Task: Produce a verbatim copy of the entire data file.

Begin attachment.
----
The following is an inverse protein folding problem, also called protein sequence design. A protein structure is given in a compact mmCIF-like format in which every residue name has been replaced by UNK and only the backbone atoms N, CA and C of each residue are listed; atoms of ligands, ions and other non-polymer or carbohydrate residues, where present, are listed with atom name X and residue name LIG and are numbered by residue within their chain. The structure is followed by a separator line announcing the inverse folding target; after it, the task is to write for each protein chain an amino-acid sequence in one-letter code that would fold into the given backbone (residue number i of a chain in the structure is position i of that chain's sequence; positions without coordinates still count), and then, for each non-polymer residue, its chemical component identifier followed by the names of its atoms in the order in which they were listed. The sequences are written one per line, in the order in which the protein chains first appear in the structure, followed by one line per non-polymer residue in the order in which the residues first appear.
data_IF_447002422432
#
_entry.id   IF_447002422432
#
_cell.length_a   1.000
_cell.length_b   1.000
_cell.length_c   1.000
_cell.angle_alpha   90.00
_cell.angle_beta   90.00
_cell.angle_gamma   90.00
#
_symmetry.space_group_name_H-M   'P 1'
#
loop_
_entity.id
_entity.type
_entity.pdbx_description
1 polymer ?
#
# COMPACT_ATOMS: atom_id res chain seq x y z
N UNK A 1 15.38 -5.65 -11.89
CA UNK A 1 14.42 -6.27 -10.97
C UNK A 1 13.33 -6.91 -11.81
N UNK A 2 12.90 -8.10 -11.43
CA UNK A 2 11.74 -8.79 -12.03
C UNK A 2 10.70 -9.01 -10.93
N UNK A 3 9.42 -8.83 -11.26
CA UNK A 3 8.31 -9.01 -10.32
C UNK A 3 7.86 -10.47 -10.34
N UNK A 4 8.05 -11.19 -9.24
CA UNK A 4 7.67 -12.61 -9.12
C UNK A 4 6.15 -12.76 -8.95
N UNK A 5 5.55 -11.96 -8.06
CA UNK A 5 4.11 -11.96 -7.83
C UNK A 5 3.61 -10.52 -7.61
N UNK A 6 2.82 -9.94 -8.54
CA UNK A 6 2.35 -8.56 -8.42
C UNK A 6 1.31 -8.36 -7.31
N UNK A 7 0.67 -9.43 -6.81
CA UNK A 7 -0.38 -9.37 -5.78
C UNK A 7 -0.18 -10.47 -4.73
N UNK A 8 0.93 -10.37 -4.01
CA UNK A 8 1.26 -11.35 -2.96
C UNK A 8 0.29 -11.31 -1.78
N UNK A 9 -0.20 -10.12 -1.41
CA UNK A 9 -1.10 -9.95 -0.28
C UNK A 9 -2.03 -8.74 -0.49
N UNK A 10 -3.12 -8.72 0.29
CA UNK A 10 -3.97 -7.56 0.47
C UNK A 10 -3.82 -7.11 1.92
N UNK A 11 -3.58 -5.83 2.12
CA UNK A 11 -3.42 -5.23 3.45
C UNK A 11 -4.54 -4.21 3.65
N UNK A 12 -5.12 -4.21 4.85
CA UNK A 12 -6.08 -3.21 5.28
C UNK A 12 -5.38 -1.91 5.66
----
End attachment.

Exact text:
The following is an inverse protein folding problem, also called protein sequence design. A protein structure is given in a compact mmCIF-like format in which every residue name has been replaced by UNK and only the backbone atoms N, CA and C of each residue are listed; atoms of ligands, ions and other non-polymer or carbohydrate residues, where present, are listed with atom name X and residue name LIG and are numbered by residue within their chain. The structure is followed by a separator line announcing the inverse folding target; after it, the task is to write for each protein chain an amino-acid sequence in one-letter code that would fold into the given backbone (residue number i of a chain in the structure is position i of that chain's sequence; positions without coordinates still count), and then, for each non-polymer residue, its chemical component identifier followed by the names of its atoms in the order in which they were listed. The sequences are written one per line, in the order in which the protein chains first appear in the structure, followed by one line per non-polymer residue in the order in which the residues first appear.
data_IF_447002422432
#
_entry.id   IF_447002422432
#
_cell.length_a   1.000
_cell.length_b   1.000
_cell.length_c   1.000
_cell.angle_alpha   90.00
_cell.angle_beta   90.00
_cell.angle_gamma   90.00
#
_symmetry.space_group_name_H-M   'P 1'
#
loop_
_entity.id
_entity.type
_entity.pdbx_description
1 polymer ?
#
# COMPACT_ATOMS: atom_id res chain seq x y z
N UNK A 1 15.38 -5.65 -11.89
CA UNK A 1 14.42 -6.27 -10.97
C UNK A 1 13.33 -6.91 -11.81
N UNK A 2 12.90 -8.10 -11.43
CA UNK A 2 11.74 -8.79 -12.03
C UNK A 2 10.70 -9.01 -10.93
N UNK A 3 9.42 -8.83 -11.26
CA UNK A 3 8.31 -9.01 -10.32
C UNK A 3 7.86 -10.47 -10.34
N UNK A 4 8.05 -11.19 -9.24
CA UNK A 4 7.67 -12.61 -9.12
C UNK A 4 6.15 -12.76 -8.95
N UNK A 5 5.55 -11.96 -8.06
CA UNK A 5 4.11 -11.96 -7.83
C UNK A 5 3.61 -10.52 -7.61
N UNK A 6 2.82 -9.94 -8.54
CA UNK A 6 2.35 -8.56 -8.42
C UNK A 6 1.31 -8.36 -7.31
N UNK A 7 0.67 -9.43 -6.81
CA UNK A 7 -0.38 -9.37 -5.78
C UNK A 7 -0.18 -10.47 -4.73
N UNK A 8 0.93 -10.37 -4.01
CA UNK A 8 1.26 -11.35 -2.96
C UNK A 8 0.29 -11.31 -1.78
N UNK A 9 -0.20 -10.12 -1.41
CA UNK A 9 -1.10 -9.95 -0.28
C UNK A 9 -2.03 -8.74 -0.49
N UNK A 10 -3.12 -8.72 0.29
CA UNK A 10 -3.97 -7.56 0.47
C UNK A 10 -3.82 -7.11 1.92
N UNK A 11 -3.58 -5.83 2.12
CA UNK A 11 -3.42 -5.23 3.45
C UNK A 11 -4.54 -4.21 3.65
N UNK A 12 -5.12 -4.21 4.85
CA UNK A 12 -6.08 -3.21 5.28
C UNK A 12 -5.38 -1.91 5.66